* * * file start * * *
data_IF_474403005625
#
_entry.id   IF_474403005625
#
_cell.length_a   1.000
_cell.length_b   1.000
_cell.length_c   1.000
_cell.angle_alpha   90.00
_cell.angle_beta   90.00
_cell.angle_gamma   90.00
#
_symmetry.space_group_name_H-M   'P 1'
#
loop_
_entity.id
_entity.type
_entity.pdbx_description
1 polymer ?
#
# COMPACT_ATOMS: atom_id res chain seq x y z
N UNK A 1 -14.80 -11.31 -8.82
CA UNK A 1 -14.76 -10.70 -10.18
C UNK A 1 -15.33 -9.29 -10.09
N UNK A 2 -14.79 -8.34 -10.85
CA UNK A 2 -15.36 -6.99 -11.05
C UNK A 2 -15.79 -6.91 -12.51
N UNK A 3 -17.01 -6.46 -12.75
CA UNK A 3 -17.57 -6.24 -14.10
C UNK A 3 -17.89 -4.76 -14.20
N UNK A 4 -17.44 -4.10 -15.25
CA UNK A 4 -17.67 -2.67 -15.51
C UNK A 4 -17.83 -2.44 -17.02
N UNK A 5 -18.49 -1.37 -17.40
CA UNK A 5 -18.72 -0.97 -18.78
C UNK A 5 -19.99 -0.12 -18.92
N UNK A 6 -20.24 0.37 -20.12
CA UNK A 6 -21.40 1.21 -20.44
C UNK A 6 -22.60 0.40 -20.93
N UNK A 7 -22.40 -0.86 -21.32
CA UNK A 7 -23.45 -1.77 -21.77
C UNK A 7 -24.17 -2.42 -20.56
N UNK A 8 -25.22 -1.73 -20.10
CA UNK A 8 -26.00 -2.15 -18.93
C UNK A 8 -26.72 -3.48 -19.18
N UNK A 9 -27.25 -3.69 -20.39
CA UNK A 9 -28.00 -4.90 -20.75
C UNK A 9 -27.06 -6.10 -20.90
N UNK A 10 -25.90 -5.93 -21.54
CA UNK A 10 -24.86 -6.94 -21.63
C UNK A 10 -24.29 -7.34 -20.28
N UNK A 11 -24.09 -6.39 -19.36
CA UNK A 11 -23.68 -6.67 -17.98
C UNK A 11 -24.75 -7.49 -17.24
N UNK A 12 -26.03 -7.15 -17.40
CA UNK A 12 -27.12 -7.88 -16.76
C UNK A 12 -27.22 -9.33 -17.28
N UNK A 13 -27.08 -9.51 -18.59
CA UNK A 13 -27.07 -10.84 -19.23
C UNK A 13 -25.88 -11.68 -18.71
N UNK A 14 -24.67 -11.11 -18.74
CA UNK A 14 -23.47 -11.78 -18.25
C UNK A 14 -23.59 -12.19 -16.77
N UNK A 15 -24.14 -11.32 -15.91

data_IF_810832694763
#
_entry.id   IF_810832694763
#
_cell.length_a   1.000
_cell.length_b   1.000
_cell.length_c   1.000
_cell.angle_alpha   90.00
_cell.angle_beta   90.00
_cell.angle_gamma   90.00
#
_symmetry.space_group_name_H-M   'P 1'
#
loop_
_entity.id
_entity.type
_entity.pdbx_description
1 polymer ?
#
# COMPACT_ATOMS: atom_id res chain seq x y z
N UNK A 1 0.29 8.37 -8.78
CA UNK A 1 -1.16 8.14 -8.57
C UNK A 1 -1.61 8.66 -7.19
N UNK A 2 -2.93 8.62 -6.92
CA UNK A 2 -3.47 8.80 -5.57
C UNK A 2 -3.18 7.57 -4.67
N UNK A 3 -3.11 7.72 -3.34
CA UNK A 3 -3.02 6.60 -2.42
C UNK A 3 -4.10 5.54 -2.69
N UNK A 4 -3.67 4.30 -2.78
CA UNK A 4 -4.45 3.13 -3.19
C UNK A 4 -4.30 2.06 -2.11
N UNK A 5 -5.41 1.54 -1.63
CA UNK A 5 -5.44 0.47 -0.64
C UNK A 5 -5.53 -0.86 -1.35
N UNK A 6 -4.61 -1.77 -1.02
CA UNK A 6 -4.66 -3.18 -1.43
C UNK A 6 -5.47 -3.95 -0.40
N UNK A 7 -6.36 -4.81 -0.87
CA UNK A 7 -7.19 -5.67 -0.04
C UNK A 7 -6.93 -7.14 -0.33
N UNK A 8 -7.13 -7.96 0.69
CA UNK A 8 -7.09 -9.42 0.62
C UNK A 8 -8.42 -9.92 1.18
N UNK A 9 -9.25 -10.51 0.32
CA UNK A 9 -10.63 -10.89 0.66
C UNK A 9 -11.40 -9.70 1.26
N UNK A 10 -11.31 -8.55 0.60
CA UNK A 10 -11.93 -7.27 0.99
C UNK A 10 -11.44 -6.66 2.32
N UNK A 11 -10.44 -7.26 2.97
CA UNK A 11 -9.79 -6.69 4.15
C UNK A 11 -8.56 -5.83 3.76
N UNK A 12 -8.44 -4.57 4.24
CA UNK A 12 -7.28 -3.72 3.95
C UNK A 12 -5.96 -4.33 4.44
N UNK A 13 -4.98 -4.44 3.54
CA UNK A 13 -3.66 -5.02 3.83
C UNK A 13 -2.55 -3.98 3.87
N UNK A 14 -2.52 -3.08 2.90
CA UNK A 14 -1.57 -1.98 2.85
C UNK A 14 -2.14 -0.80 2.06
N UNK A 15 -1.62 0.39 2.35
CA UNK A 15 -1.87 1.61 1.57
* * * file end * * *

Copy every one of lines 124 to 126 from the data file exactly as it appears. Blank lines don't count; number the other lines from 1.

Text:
CA UNK A 14 -1.57 -1.98 2.85
C UNK A 14 -2.14 -0.80 2.06
N UNK A 15 -1.62 0.39 2.35